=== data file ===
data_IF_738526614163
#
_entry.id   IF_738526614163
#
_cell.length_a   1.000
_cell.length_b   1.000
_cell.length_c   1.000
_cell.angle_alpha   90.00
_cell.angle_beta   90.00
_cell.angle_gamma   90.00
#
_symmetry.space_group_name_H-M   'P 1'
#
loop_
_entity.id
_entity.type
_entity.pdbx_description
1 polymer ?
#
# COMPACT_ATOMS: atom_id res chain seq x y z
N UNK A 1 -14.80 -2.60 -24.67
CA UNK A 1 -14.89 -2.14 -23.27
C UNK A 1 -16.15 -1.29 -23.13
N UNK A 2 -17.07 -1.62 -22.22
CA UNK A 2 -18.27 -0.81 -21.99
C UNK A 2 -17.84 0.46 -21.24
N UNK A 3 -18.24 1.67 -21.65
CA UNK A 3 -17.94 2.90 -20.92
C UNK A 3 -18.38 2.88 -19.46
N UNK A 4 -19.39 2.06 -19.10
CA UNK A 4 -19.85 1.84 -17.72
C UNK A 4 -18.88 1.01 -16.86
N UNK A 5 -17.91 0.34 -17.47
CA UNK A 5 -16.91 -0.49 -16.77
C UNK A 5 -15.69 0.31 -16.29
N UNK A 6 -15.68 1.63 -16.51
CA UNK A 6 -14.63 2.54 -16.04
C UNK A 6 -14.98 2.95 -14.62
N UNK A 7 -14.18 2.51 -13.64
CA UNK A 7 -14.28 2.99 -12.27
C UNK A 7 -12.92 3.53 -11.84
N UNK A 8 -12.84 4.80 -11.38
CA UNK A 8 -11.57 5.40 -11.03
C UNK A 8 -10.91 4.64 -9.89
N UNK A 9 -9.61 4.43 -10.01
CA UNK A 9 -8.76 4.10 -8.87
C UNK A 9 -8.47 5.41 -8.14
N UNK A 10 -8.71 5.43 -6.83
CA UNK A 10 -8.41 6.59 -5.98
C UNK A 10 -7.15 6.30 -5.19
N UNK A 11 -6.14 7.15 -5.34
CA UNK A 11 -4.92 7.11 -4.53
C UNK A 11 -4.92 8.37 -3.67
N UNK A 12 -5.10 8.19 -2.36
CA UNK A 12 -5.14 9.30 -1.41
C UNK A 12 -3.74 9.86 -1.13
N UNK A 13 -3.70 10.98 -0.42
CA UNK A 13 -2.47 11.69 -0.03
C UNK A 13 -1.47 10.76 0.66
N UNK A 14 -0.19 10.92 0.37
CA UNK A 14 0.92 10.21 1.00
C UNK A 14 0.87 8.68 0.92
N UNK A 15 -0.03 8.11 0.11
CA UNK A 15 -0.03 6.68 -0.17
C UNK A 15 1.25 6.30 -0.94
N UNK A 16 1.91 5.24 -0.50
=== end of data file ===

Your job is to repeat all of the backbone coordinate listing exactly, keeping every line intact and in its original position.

data_IF_738526614163
#
_entry.id   IF_738526614163
#
_cell.length_a   1.000
_cell.length_b   1.000
_cell.length_c   1.000
_cell.angle_alpha   90.00
_cell.angle_beta   90.00
_cell.angle_gamma   90.00
#
_symmetry.space_group_name_H-M   'P 1'
#
loop_
_entity.id
_entity.type
_entity.pdbx_description
1 polymer ?
#
# COMPACT_ATOMS: atom_id res chain seq x y z
N UNK A 1 -14.80 -2.60 -24.67
CA UNK A 1 -14.89 -2.14 -23.27
C UNK A 1 -16.15 -1.29 -23.13
N UNK A 2 -17.07 -1.62 -22.22
CA UNK A 2 -18.27 -0.81 -21.99
C UNK A 2 -17.84 0.46 -21.24
N UNK A 3 -18.24 1.67 -21.65
CA UNK A 3 -17.94 2.90 -20.92
C UNK A 3 -18.38 2.88 -19.46
N UNK A 4 -19.39 2.06 -19.10
CA UNK A 4 -19.85 1.84 -17.72
C UNK A 4 -18.88 1.01 -16.86
N UNK A 5 -17.91 0.34 -17.47
CA UNK A 5 -16.91 -0.49 -16.77
C UNK A 5 -15.69 0.31 -16.29
N UNK A 6 -15.68 1.63 -16.51
CA UNK A 6 -14.63 2.54 -16.04
C UNK A 6 -14.98 2.95 -14.62
N UNK A 7 -14.18 2.51 -13.64
CA UNK A 7 -14.28 2.99 -12.27
C UNK A 7 -12.92 3.53 -11.84
N UNK A 8 -12.84 4.80 -11.38
CA UNK A 8 -11.57 5.40 -11.03
C UNK A 8 -10.91 4.64 -9.89
N UNK A 9 -9.61 4.43 -10.01
CA UNK A 9 -8.76 4.10 -8.87
C UNK A 9 -8.47 5.41 -8.14
N UNK A 10 -8.71 5.43 -6.83
CA UNK A 10 -8.41 6.59 -5.98
C UNK A 10 -7.15 6.30 -5.19
N UNK A 11 -6.14 7.15 -5.34
CA UNK A 11 -4.92 7.11 -4.53
C UNK A 11 -4.92 8.37 -3.67
N UNK A 12 -5.10 8.19 -2.36
CA UNK A 12 -5.14 9.30 -1.41
C UNK A 12 -3.74 9.86 -1.13
N UNK A 13 -3.70 10.98 -0.42
CA UNK A 13 -2.47 11.69 -0.03
C UNK A 13 -1.47 10.76 0.66
N UNK A 14 -0.19 10.92 0.37
CA UNK A 14 0.92 10.21 1.00
C UNK A 14 0.87 8.68 0.92
N UNK A 15 -0.03 8.11 0.11
CA UNK A 15 -0.03 6.68 -0.17
C UNK A 15 1.25 6.30 -0.94
N UNK A 16 1.91 5.24 -0.50